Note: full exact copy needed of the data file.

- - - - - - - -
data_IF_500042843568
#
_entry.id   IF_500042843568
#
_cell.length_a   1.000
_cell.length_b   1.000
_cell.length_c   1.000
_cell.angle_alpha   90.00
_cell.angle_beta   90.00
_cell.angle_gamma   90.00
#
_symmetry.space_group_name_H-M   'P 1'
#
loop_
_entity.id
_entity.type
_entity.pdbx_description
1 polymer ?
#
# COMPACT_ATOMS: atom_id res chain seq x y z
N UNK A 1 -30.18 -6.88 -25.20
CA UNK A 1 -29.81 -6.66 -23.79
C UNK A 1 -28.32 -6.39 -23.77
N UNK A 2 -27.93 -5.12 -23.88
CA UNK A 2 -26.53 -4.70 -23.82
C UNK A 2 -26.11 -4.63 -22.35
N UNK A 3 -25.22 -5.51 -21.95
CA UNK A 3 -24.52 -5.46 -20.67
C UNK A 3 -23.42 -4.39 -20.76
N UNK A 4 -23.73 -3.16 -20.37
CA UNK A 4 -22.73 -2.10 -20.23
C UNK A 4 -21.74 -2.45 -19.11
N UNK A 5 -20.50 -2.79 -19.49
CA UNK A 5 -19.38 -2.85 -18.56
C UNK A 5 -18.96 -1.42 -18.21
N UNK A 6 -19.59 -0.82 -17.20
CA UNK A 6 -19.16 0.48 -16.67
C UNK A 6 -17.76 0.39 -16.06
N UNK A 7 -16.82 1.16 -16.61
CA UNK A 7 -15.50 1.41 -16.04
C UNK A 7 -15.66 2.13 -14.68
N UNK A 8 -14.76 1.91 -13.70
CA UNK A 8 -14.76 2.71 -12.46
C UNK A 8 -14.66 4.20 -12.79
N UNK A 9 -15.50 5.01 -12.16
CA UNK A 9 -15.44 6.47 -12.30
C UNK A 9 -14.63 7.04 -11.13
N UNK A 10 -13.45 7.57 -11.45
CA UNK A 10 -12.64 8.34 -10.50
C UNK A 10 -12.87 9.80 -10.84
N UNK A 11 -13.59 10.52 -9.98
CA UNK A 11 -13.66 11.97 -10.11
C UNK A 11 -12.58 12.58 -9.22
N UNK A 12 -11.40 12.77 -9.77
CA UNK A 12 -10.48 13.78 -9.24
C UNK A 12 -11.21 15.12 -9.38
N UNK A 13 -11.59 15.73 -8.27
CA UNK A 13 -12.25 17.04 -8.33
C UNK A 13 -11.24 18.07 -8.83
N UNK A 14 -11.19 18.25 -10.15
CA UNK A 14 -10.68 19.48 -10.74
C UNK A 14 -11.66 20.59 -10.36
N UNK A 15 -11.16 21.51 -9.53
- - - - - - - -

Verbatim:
data_IF_500042843568
#
_entry.id   IF_500042843568
#
_cell.length_a   1.000
_cell.length_b   1.000
_cell.length_c   1.000
_cell.angle_alpha   90.00
_cell.angle_beta   90.00
_cell.angle_gamma   90.00
#
_symmetry.space_group_name_H-M   'P 1'
#
loop_
_entity.id
_entity.type
_entity.pdbx_description
1 polymer ?
#
# COMPACT_ATOMS: atom_id res chain seq x y z
N UNK A 1 -30.18 -6.88 -25.20
CA UNK A 1 -29.81 -6.66 -23.79
C UNK A 1 -28.32 -6.39 -23.77
N UNK A 2 -27.93 -5.12 -23.88
CA UNK A 2 -26.53 -4.70 -23.82
C UNK A 2 -26.11 -4.63 -22.35
N UNK A 3 -25.22 -5.51 -21.95
CA UNK A 3 -24.52 -5.46 -20.67
C UNK A 3 -23.42 -4.39 -20.76
N UNK A 4 -23.73 -3.16 -20.37
CA UNK A 4 -22.73 -2.10 -20.23
C UNK A 4 -21.74 -2.45 -19.11
N UNK A 5 -20.50 -2.79 -19.49
CA UNK A 5 -19.38 -2.85 -18.56
C UNK A 5 -18.96 -1.42 -18.21
N UNK A 6 -19.59 -0.82 -17.20
CA UNK A 6 -19.16 0.48 -16.67
C UNK A 6 -17.76 0.39 -16.06
N UNK A 7 -16.82 1.16 -16.61
CA UNK A 7 -15.50 1.41 -16.04
C UNK A 7 -15.66 2.13 -14.68
N UNK A 8 -14.76 1.91 -13.70
CA UNK A 8 -14.76 2.71 -12.46
C UNK A 8 -14.66 4.20 -12.79
N UNK A 9 -15.50 5.01 -12.16
CA UNK A 9 -15.44 6.47 -12.30
C UNK A 9 -14.63 7.04 -11.13
N UNK A 10 -13.45 7.57 -11.45
CA UNK A 10 -12.64 8.34 -10.50
C UNK A 10 -12.87 9.80 -10.84
N UNK A 11 -13.59 10.52 -9.98
CA UNK A 11 -13.66 11.97 -10.11
C UNK A 11 -12.58 12.58 -9.22
N UNK A 12 -11.40 12.77 -9.77
CA UNK A 12 -10.48 13.78 -9.24
C UNK A 12 -11.21 15.12 -9.38
N UNK A 13 -11.59 15.73 -8.27
CA UNK A 13 -12.25 17.04 -8.33
C UNK A 13 -11.24 18.07 -8.83
N UNK A 14 -11.19 18.25 -10.15
CA UNK A 14 -10.68 19.48 -10.74
C UNK A 14 -11.66 20.59 -10.36
N UNK A 15 -11.16 21.51 -9.53